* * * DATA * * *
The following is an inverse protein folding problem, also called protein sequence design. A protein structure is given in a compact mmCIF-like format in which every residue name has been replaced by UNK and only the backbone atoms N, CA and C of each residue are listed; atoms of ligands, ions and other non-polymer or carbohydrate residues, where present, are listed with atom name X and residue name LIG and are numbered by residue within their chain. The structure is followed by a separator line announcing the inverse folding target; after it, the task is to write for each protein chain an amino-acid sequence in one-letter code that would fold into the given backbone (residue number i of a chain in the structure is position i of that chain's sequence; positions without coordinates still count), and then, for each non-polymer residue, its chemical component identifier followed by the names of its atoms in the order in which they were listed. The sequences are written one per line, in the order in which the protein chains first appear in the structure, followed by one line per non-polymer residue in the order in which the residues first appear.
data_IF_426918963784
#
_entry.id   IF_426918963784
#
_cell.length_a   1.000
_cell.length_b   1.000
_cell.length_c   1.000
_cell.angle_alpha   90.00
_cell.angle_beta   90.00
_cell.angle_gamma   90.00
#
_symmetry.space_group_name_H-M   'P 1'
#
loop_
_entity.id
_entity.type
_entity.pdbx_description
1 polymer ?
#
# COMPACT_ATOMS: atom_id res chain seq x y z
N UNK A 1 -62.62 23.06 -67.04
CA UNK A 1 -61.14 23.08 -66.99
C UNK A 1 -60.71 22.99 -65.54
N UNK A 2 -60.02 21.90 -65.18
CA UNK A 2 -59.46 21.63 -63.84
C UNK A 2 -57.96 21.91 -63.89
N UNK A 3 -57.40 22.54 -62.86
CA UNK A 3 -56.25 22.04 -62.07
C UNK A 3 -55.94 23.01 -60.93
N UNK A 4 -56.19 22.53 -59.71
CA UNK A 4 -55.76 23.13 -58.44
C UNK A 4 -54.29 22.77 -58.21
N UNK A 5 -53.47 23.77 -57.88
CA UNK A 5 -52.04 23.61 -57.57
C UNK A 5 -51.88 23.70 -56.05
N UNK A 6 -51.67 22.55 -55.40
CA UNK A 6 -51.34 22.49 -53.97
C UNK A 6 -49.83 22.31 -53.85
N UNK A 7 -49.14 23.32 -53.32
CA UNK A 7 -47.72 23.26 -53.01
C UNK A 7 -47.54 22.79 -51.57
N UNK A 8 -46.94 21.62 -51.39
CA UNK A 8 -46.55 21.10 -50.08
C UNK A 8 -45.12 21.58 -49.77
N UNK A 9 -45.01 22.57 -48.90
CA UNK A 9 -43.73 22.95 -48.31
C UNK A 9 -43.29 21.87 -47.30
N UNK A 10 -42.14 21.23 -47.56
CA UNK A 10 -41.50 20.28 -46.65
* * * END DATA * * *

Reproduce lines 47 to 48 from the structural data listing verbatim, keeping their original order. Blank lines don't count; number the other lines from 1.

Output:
CA UNK A 9 -43.73 22.95 -48.31
C UNK A 9 -43.29 21.87 -47.30